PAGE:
Improvise On Guitar Part 2
What does it mean to improvise on guitar? Part Two
A couple weeks ago we posted an article on improvisation and what it means. We have so much content on this subject that we decided to break it up into a few separate articles. The first article explained the concept of improvising and what it means. Please click here to go back and read that article. Next let’s talk about HOW you can start improvising on the guitar.
Let’s try a little exercise. Pick one of these sentences:
- Last night I had a dream about you
- I woke up this morning and you were gone
- I’m happy and full of hope
- I am hopeless and destroyed
Have one in mind? Great! Take a moment to listen to the sentence and then imagine singing it. Next, say the sentence out loud in a way that makes sense to you. Do it again but this time sing it! It doesn’t matter how it comes out or if you can’t even sing, just get it out and feel it. You have just successfully improvised music!
Hopefully this little exercise has given you a taste of what improvisation is like. Next, you want to improvise not using your voice, but using your guitar. Now let’s get started with improvising on the guitar.
In the previous article about improvisation, we learned that it means tuning into your musical imagination and playing whatever comes to mind. Knowing this, you can practice improvising simply by putting on a record and playing whatever you come up with. We know this isn’t that easy. It isn’t easy to play whatever your musical imagination comes up with.
Improvise using one note
Play something interesting even though you only have one note. So, what other weapons do you have at your disposal? One important one is rhythm. Try to make a rhythm that fits nicely with the backing track and repeat it.
Improvise using two notes
Next challenge, see if you can do the exact same thing as the first but now use two notes. Remember you can still repeat the same note a bunch of times and you don’t have to go back and forth between the first and second note all the time.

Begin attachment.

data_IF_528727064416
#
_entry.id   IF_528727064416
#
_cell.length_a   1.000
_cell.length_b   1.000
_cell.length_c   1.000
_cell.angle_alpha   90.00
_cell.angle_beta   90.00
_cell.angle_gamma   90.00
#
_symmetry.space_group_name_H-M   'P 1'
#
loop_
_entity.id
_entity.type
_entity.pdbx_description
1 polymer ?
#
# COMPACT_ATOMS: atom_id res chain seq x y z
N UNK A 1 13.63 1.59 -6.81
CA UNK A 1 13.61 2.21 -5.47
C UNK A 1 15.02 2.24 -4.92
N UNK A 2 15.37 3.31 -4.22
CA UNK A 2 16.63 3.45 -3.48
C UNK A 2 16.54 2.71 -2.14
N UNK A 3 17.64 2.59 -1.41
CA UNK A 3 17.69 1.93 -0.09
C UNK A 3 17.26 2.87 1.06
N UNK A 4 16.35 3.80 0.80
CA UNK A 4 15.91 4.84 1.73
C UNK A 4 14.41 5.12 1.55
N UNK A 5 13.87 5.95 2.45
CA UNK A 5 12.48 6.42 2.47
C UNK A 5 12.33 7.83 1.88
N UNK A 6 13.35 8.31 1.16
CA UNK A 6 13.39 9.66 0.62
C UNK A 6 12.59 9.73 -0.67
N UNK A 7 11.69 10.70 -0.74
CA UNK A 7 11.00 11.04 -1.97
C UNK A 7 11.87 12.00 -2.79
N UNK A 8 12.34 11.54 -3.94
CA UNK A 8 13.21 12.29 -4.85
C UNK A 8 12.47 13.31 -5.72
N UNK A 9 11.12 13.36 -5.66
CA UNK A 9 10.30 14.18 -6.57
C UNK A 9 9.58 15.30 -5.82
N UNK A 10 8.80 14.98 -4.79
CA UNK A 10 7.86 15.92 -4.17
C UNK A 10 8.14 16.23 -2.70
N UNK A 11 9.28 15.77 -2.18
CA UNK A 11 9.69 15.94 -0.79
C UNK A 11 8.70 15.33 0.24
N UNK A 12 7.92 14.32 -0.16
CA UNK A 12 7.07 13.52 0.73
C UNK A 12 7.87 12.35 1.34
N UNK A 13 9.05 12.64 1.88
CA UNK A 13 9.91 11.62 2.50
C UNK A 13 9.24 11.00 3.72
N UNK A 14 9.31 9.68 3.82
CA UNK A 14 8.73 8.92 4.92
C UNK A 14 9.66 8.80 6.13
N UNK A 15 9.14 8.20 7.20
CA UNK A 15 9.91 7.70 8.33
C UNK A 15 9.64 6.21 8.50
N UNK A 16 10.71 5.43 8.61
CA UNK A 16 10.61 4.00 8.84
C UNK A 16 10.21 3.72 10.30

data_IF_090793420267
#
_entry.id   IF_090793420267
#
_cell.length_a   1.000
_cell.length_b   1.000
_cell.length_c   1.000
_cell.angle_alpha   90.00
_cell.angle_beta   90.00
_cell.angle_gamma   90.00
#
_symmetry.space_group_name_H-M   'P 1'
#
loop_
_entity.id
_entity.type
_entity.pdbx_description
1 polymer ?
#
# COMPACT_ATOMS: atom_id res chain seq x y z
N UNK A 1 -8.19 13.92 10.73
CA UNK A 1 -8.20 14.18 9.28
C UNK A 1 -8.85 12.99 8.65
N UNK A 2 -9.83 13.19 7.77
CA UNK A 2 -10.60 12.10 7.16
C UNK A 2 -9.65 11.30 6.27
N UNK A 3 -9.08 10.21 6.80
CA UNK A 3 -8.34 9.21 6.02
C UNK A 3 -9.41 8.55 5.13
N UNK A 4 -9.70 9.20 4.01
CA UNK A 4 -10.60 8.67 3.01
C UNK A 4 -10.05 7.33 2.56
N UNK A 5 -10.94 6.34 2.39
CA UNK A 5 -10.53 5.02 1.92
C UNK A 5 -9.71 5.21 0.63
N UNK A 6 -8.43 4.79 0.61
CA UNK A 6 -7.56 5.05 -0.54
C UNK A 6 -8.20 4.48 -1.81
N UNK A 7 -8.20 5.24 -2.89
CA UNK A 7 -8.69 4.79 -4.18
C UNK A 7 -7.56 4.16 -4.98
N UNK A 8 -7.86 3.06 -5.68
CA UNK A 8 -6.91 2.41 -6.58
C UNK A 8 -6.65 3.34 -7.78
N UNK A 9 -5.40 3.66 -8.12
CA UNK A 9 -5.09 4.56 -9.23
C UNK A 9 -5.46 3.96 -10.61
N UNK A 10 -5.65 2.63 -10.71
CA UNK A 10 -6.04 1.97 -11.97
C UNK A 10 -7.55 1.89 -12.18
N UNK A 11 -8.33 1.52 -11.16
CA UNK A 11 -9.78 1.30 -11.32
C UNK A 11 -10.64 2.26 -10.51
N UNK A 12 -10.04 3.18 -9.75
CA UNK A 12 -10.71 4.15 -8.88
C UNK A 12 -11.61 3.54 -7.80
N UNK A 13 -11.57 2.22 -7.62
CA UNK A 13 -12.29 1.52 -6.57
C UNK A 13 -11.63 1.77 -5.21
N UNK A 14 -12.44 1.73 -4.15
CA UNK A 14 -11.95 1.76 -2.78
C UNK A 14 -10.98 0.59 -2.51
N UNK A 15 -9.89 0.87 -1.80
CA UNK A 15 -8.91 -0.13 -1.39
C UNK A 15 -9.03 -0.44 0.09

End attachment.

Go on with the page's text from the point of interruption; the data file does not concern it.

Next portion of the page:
Stick to four notes
Add two more notes so that you now have four. First, play each of the notes individually and memorize what pitch belongs to what fret. See if you can sing along with each note as you play. See what you can make of just these four notes. Use pauses and rhythm. Repeat the same note a bunch of times before you move onto the next.
Make a simple phrase and play around with it
Create a simple phrase. It doesn’t have to be brilliant; anything will do. Play over the chord progression once where you just try to repeat that single phrase. You can play around with the timing. Now try to add one or two notes before your phrase. After that, do the same thing but add one or two notes after your phrase.
Put on a track and stick to a single string
Pick a string, it doesn’t matter which one. Now put on a track and play any note on that string. If you think it sounds okay, remember that note and play the next one. If you don’t think it sounds good, slide up or down one fret and you’ll probably find a better sounding note.